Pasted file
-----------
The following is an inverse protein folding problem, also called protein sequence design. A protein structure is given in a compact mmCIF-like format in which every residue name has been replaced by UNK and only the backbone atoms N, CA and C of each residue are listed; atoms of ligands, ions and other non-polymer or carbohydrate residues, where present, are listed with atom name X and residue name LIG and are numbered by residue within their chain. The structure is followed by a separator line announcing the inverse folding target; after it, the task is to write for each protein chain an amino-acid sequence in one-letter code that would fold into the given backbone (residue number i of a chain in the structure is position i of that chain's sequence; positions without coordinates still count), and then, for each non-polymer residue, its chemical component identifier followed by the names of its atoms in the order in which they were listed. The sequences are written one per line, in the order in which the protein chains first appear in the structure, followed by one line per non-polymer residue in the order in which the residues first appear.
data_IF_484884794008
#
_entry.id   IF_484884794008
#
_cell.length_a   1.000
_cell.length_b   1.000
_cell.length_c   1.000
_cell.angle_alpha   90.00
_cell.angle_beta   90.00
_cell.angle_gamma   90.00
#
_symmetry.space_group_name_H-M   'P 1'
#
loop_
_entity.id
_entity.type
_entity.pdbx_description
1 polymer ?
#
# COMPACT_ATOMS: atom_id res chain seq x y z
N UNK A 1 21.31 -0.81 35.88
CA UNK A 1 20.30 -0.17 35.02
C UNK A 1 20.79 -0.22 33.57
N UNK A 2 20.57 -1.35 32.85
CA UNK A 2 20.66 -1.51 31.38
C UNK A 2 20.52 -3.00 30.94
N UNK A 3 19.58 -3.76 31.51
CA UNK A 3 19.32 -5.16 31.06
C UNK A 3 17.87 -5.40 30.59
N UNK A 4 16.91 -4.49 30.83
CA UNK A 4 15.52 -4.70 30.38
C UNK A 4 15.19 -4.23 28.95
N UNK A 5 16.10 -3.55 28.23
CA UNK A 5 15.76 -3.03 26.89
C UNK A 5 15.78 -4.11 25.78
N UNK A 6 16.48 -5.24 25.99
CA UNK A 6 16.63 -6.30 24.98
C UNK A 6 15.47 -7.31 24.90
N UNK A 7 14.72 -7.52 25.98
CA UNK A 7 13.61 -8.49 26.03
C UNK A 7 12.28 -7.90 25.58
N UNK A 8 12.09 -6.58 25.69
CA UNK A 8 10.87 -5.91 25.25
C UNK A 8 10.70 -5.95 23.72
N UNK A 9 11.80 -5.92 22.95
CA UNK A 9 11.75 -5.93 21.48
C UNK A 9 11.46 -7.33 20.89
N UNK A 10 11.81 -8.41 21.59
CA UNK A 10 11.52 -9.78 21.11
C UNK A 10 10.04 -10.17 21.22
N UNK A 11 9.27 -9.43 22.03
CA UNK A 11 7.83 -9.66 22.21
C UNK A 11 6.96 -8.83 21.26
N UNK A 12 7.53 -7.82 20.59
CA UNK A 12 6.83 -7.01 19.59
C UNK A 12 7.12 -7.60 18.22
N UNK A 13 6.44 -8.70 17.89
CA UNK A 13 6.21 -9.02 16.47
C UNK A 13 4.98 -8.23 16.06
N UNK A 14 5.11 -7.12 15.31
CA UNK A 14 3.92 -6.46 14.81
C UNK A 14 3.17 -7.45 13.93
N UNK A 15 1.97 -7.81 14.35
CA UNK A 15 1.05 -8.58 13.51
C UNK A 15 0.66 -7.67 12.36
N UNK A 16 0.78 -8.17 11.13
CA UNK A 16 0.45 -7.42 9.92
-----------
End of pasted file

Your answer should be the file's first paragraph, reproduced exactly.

The following is an inverse protein folding problem, also called protein sequence design. A protein structure is given in a compact mmCIF-like format in which every residue name has been replaced by UNK and only the backbone atoms N, CA and C of each residue are listed; atoms of ligands, ions and other non-polymer or carbohydrate residues, where present, are listed with atom name X and residue name LIG and are numbered by residue within their chain. The structure is followed by a separator line announcing the inverse folding target; after it, the task is to write for each protein chain an amino-acid sequence in one-letter code that would fold into the given backbone (residue number i of a chain in the structure is position i of that chain's sequence; positions without coordinates still count), and then, for each non-polymer residue, its chemical component identifier followed by the names of its atoms in the order in which they were listed. The sequences are written one per line, in the order in which the protein chains first appear in the structure, followed by one line per non-polymer residue in the order in which the residues first appear.